The sea was quite clear, so he could easily identify the fish. He saw that the characteristics of the fish were what the sailors always mentioned, including that unusual mouth opening that reminded him of the whale shark. Since they were all very similar, he couldn't tell if Widechard was among the fish at first. He was surprised by how the school of fish swam in circles at great speed. He thought it was some kind of fish mating ritual he had never seen before. I still remember how he told me with a mysterious smile:

—And, boom, they're gone! They shot out and left me there like a fool. They just wanted to distract me.

Captain Buenaventura realized from the beginning that his prey was no ordinary fish. His steely attitude increased and he swam quickly back to his boat to hunt it down off the South African coasts.

It was an intense, difficult chase because these strange fish constantly varied their route. At times, they seemed lost, but it was not so. The captain told me they were trying to tire him out; however, his spirit and fight roared like the wind in those days of 1898 Summer.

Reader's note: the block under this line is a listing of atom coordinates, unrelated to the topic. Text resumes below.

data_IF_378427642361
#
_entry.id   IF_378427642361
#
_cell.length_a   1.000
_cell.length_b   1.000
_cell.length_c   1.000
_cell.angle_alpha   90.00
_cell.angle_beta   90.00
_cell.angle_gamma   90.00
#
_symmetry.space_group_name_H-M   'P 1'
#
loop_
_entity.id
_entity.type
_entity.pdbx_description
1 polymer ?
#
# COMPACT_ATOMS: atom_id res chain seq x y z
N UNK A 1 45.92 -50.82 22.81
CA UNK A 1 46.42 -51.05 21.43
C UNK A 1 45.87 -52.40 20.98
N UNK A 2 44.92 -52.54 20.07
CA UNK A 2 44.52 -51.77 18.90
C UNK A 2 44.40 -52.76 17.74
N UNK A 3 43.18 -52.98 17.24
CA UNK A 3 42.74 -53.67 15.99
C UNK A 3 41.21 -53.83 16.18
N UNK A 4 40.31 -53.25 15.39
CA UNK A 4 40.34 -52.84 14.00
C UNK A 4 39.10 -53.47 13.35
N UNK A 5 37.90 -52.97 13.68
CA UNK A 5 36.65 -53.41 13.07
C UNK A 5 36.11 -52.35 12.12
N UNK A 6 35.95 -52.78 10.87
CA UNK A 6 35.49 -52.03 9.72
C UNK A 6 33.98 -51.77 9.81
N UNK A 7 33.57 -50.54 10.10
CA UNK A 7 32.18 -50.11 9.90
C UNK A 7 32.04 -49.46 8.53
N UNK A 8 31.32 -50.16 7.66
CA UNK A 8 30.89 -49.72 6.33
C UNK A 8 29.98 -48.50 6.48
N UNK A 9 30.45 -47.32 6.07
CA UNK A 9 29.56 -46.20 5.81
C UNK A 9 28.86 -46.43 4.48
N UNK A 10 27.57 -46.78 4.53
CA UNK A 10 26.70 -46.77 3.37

As part of his strategy, he devised numerous baits for the fish, knowing that so much swimming would make them hungry. The fish approached and he was ready to capture the famous Widechard and his group with his nets, but what he saw at that moment left him more perplexed than before:

"I was powerless, young man. Those odious creatures let yellowfin tuna, albacore, and other fish take the bait for them to then ambush and devour them when they came down. They attacked them as they say they attack the piranhas of the Amazon".

After a second great taunt, the captain was more outraged than ever. He even tried to harpoon the fish that had been playing with his pride, but with no results.

In this frenzy that the captain embarked on late he realized that he had ended up in a very choppy open sea. His boat was rocking hard and the fish were no longer visible to the naked eye.

The situation got worse and worse for Captain Buenaventura: the waves grew and grew. His boat was like a toy for the rough sea. The wild swell made the bow of the boat face the sky for a few seconds. When the boat splashed out again, a big wave hit the boat from one side and flooded it with relative ease.

The captain managed to take his life jacket, but the uneasiness of the sea did not allow him to stay on the surface easily.

"I simply feared that my time had come," he said, looking up at the sky.